There seems to be a little hoarder inside all of us, right? The kind of person that needs to save their first driver's license or love note, maybe a trinket here and there that evokes a memory. Everyone has tangible mementos that cause their stomach to twist a bit at the thought of throwing them away. When I got pregnant and I knew there was a wee one coming and that our guest room/storage room needed to be converted into a nursery, I sat down and went through closets and drawers and I threw away a lot of stuff. I managed to get all of my memories and those important things that span nearly 33 years of my life into a plastic storage tub from Target. It felt good to purge even if I felt a twinge of guilt throwing away the tattered carcass of my very first teddy bear who had long ago suffered water damage and lost all of his stuffing. I looked at the limp shell of his former self and thought "I'm never going to repair you" so I hugged him and tossed him. That's something I never thought I'd live to see myself do, yet here I've survived to tell the tale.
At the beginning of January my grandparents were supposed to go into a nursing home. We knew once they moved whatever few belongings they were taking with them out of the house, we'd still be left with a disaster to clean up. Both of them had shoes and clothing dating back to the 60s hanging in their closets that were apparently too good to throw away, a surplus of canned goods lines a wall in their garage and every nook and cranny in their 4-bedroom home was stuffed with belongings. It was a chore but one day, for several hours, we went through and packaged up most of their things to be sold and donated and thrown away (like food that been expired for years yet they'd been pulling to eat). One of the shining moments of that experience was coming across Elvis Presley commemorative dishes. I mean, who has those? The answer is "My Gran."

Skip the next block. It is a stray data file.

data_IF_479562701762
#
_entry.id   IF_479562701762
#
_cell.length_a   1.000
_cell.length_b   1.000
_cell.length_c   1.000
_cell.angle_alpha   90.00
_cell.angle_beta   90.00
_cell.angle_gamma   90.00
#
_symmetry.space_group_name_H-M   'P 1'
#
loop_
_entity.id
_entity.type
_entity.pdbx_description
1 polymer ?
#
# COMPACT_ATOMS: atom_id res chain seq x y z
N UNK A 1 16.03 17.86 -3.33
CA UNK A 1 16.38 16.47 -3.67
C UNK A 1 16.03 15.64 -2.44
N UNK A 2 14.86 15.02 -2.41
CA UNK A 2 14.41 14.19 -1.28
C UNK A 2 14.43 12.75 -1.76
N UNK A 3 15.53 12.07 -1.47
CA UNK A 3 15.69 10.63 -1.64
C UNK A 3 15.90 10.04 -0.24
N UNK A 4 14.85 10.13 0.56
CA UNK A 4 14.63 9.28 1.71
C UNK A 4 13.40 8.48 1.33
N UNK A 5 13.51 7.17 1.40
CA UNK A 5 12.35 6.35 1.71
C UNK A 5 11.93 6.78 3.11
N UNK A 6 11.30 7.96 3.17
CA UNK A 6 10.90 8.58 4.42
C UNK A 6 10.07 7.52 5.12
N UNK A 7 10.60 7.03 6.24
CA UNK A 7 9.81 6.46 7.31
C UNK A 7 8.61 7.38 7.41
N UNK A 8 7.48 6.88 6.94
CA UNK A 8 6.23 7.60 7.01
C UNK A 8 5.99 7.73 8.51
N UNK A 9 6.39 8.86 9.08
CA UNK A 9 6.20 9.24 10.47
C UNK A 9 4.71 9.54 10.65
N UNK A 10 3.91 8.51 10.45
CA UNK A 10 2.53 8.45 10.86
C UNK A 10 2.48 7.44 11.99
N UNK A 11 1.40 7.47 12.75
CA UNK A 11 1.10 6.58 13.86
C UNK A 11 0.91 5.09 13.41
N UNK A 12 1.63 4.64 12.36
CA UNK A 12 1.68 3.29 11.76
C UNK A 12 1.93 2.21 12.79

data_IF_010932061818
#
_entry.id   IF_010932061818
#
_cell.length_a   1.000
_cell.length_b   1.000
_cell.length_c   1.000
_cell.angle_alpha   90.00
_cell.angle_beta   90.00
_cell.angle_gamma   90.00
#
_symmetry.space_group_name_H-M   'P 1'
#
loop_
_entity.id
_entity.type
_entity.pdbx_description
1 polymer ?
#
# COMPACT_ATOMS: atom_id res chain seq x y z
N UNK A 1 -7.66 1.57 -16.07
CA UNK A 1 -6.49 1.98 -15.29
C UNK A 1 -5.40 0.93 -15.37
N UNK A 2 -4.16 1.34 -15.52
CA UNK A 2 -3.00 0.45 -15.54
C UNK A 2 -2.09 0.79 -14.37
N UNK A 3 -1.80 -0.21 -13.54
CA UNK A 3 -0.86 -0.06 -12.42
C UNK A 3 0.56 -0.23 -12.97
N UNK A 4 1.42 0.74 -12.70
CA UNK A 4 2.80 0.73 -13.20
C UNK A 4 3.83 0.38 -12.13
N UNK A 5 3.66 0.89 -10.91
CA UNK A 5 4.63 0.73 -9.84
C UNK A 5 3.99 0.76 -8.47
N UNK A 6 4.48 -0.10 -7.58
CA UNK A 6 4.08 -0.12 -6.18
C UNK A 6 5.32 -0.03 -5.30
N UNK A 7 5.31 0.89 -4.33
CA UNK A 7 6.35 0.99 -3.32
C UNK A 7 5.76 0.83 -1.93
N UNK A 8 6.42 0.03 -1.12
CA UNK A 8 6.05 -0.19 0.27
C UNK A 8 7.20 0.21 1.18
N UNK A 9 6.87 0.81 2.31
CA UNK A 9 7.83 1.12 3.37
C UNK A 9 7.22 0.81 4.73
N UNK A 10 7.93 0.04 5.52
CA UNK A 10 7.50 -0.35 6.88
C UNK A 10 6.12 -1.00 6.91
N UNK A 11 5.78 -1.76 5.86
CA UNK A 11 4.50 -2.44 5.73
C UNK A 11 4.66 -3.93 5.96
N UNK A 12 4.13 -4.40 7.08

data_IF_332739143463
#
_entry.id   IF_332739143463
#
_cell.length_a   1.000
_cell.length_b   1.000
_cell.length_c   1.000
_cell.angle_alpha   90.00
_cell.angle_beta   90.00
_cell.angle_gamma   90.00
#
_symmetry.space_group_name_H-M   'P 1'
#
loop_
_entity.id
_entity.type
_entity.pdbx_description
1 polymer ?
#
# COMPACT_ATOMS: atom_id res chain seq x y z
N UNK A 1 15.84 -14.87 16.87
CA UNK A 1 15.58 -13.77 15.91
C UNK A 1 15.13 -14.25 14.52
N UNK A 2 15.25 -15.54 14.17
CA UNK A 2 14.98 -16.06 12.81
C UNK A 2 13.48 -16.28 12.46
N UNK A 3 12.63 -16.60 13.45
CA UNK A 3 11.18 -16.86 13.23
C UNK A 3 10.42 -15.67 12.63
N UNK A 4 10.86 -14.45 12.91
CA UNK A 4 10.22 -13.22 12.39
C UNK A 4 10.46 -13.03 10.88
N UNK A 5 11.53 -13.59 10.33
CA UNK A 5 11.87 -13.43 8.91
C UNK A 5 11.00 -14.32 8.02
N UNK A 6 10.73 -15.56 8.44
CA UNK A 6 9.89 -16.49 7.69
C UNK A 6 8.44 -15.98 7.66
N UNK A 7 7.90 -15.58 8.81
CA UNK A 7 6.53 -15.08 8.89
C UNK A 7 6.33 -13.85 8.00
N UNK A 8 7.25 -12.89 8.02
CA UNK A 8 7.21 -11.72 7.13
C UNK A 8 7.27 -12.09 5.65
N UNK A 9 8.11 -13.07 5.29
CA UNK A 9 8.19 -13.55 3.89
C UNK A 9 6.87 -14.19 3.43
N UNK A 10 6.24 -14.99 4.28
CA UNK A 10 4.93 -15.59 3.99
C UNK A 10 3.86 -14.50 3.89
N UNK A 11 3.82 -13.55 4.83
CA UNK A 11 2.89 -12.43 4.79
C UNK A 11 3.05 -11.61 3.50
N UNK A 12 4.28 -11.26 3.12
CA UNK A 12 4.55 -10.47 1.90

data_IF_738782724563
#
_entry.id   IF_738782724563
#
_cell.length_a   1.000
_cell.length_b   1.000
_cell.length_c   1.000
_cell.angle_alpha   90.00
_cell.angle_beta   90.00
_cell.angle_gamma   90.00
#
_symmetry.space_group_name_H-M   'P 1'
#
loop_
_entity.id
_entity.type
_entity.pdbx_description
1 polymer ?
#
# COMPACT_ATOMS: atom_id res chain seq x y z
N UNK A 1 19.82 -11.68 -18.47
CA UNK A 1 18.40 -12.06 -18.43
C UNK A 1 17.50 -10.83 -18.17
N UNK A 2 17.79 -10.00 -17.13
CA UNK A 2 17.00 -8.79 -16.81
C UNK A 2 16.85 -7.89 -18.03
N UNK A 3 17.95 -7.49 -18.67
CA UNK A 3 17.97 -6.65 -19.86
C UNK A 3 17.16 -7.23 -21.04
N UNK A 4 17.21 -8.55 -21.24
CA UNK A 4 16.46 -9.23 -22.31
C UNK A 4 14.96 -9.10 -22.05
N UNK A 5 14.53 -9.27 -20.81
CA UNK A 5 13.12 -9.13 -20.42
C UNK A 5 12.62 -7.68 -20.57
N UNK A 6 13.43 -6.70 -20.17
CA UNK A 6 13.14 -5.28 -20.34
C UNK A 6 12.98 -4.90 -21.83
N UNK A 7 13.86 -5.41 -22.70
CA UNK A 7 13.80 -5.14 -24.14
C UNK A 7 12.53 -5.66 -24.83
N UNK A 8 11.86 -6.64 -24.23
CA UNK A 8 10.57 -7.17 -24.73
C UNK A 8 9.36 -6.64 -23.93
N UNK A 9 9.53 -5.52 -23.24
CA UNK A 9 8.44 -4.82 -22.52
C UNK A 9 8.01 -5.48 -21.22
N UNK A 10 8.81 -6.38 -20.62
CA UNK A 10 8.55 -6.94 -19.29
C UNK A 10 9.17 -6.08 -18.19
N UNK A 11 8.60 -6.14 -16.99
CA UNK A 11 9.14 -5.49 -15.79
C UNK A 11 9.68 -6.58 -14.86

Today, I was faced with the chore of cleaning out my dad's office. He was nearly invisible behind the stacks of paper covering his desktop that had accumulated for years. Ever the pack rat, he had saved correspondence and samples from vendors to the point that his office was beginning to resemble a pig sty. I, being the ever-obsessive compulsive daughter, decided to rectify the situation. He has been struggling with his Parkinson's lately so I know that cleaning is very low on his list of priorities. Seeing as he is the owner of the company, I didn't feel as though his cluttered desk should reflect his cluttered mind. Today I spent several hours throwing things away and organizing his office so that when the day comes that he decides to retire, this looming task will no longer overwhelm him. He and I are both thrilled with the results and I think that the absence of the mess will put his mind at ease.
MORAL OF THAT STORY: There's nothing wrong with throwing things away. If not for yourself, do it for the people that will inevitably have to clean up after you once you're gone.